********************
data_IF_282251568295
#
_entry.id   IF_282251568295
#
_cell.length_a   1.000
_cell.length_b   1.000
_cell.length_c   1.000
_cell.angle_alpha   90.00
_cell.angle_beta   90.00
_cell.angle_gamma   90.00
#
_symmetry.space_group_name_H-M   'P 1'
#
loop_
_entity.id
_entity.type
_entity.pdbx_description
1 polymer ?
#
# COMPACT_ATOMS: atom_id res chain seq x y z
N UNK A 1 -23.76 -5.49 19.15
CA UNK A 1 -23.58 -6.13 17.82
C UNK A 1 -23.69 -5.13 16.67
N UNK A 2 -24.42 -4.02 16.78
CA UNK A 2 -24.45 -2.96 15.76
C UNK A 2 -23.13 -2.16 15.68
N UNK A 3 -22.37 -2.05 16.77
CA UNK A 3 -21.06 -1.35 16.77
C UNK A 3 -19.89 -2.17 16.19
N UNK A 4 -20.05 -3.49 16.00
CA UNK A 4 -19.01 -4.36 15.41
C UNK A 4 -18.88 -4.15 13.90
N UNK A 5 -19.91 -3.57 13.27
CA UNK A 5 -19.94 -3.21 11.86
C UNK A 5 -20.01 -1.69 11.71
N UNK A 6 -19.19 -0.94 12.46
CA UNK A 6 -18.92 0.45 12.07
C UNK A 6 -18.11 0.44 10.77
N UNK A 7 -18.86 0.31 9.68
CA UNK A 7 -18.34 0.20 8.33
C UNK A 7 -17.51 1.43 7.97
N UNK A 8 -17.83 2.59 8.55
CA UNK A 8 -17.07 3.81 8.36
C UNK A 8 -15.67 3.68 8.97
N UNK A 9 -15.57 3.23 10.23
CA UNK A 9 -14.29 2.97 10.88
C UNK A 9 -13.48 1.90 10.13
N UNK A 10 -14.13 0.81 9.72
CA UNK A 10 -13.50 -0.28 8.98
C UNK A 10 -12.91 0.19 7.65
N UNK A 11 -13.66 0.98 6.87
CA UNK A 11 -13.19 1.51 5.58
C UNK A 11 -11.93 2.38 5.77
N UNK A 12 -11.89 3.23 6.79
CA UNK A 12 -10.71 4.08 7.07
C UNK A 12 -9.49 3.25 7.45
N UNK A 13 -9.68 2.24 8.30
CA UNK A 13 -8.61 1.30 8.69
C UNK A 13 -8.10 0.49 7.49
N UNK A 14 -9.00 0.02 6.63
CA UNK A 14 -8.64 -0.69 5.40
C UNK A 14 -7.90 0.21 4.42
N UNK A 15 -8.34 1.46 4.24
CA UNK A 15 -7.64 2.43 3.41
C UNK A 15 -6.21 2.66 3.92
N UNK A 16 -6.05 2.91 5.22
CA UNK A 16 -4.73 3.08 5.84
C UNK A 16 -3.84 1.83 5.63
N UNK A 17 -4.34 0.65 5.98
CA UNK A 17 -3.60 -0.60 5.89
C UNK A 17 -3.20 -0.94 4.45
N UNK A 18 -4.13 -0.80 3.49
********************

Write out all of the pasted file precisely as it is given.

data_IF_282251568295
#
_entry.id   IF_282251568295
#
_cell.length_a   1.000
_cell.length_b   1.000
_cell.length_c   1.000
_cell.angle_alpha   90.00
_cell.angle_beta   90.00
_cell.angle_gamma   90.00
#
_symmetry.space_group_name_H-M   'P 1'
#
loop_
_entity.id
_entity.type
_entity.pdbx_description
1 polymer ?
#
# COMPACT_ATOMS: atom_id res chain seq x y z
N UNK A 1 -23.76 -5.49 19.15
CA UNK A 1 -23.58 -6.13 17.82
C UNK A 1 -23.69 -5.13 16.67
N UNK A 2 -24.42 -4.02 16.78
CA UNK A 2 -24.45 -2.96 15.76
C UNK A 2 -23.13 -2.16 15.68
N UNK A 3 -22.37 -2.05 16.77
CA UNK A 3 -21.06 -1.35 16.77
C UNK A 3 -19.89 -2.17 16.19
N UNK A 4 -20.05 -3.49 16.00
CA UNK A 4 -19.01 -4.36 15.41
C UNK A 4 -18.88 -4.15 13.90
N UNK A 5 -19.91 -3.57 13.27
CA UNK A 5 -19.94 -3.21 11.86
C UNK A 5 -20.01 -1.69 11.71
N UNK A 6 -19.19 -0.94 12.46
CA UNK A 6 -18.92 0.45 12.07
C UNK A 6 -18.11 0.44 10.77
N UNK A 7 -18.86 0.31 9.68
CA UNK A 7 -18.34 0.20 8.33
C UNK A 7 -17.51 1.43 7.97
N UNK A 8 -17.83 2.59 8.55
CA UNK A 8 -17.07 3.81 8.36
C UNK A 8 -15.67 3.68 8.97
N UNK A 9 -15.57 3.23 10.23
CA UNK A 9 -14.29 2.97 10.88
C UNK A 9 -13.48 1.90 10.13
N UNK A 10 -14.13 0.81 9.72
CA UNK A 10 -13.50 -0.28 8.98
C UNK A 10 -12.91 0.19 7.65
N UNK A 11 -13.66 0.98 6.87
CA UNK A 11 -13.19 1.51 5.58
C UNK A 11 -11.93 2.38 5.77
N UNK A 12 -11.89 3.23 6.79
CA UNK A 12 -10.71 4.08 7.07
C UNK A 12 -9.49 3.25 7.45
N UNK A 13 -9.68 2.24 8.30
CA UNK A 13 -8.61 1.30 8.69
C UNK A 13 -8.10 0.49 7.49
N UNK A 14 -9.00 0.02 6.63
CA UNK A 14 -8.64 -0.69 5.40
C UNK A 14 -7.90 0.21 4.42
N UNK A 15 -8.34 1.46 4.24
CA UNK A 15 -7.64 2.43 3.41
C UNK A 15 -6.21 2.66 3.92
N UNK A 16 -6.05 2.91 5.22
CA UNK A 16 -4.73 3.08 5.84
C UNK A 16 -3.84 1.83 5.63
N UNK A 17 -4.34 0.65 5.98
CA UNK A 17 -3.60 -0.60 5.89
C UNK A 17 -3.20 -0.94 4.45
N UNK A 18 -4.13 -0.80 3.49